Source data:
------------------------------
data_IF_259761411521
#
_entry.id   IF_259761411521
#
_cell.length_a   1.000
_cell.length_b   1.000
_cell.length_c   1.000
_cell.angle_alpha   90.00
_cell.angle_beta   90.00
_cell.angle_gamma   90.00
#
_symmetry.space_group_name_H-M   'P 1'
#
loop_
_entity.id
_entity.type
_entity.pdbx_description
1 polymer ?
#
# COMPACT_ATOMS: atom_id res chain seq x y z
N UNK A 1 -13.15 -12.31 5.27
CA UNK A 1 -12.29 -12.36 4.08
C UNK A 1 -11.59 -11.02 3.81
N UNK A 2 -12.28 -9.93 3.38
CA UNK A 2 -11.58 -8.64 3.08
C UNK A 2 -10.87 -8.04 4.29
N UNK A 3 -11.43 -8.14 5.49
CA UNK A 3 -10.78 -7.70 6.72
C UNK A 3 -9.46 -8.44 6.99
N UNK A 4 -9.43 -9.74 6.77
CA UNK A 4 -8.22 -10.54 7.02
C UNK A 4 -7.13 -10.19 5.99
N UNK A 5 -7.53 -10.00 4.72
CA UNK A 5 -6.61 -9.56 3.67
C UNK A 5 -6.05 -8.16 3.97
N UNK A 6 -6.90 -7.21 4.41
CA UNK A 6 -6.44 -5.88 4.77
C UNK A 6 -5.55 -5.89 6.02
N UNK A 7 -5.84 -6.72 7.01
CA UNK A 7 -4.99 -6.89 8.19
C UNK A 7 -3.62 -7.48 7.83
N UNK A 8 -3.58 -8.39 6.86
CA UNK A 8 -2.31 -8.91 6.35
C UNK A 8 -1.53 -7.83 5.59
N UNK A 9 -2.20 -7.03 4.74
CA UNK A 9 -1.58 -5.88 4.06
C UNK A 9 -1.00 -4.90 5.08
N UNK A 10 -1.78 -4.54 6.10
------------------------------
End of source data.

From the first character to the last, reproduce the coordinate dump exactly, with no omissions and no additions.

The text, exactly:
data_IF_259761411521
#
_entry.id   IF_259761411521
#
_cell.length_a   1.000
_cell.length_b   1.000
_cell.length_c   1.000
_cell.angle_alpha   90.00
_cell.angle_beta   90.00
_cell.angle_gamma   90.00
#
_symmetry.space_group_name_H-M   'P 1'
#
loop_
_entity.id
_entity.type
_entity.pdbx_description
1 polymer ?
#
# COMPACT_ATOMS: atom_id res chain seq x y z
N UNK A 1 -13.15 -12.31 5.27
CA UNK A 1 -12.29 -12.36 4.08
C UNK A 1 -11.59 -11.02 3.81
N UNK A 2 -12.28 -9.93 3.38
CA UNK A 2 -11.58 -8.64 3.08
C UNK A 2 -10.87 -8.04 4.29
N UNK A 3 -11.43 -8.14 5.49
CA UNK A 3 -10.78 -7.70 6.72
C UNK A 3 -9.46 -8.44 6.99
N UNK A 4 -9.43 -9.74 6.77
CA UNK A 4 -8.22 -10.54 7.02
C UNK A 4 -7.13 -10.19 5.99
N UNK A 5 -7.53 -10.00 4.72
CA UNK A 5 -6.61 -9.56 3.67
C UNK A 5 -6.05 -8.16 3.97
N UNK A 6 -6.90 -7.21 4.41
CA UNK A 6 -6.44 -5.88 4.77
C UNK A 6 -5.55 -5.89 6.02
N UNK A 7 -5.84 -6.72 7.01
CA UNK A 7 -4.99 -6.89 8.19
C UNK A 7 -3.62 -7.48 7.83
N UNK A 8 -3.58 -8.39 6.86
CA UNK A 8 -2.31 -8.91 6.35
C UNK A 8 -1.53 -7.83 5.59
N UNK A 9 -2.20 -7.03 4.74
CA UNK A 9 -1.58 -5.88 4.06
C UNK A 9 -1.00 -4.90 5.08
N UNK A 10 -1.78 -4.54 6.10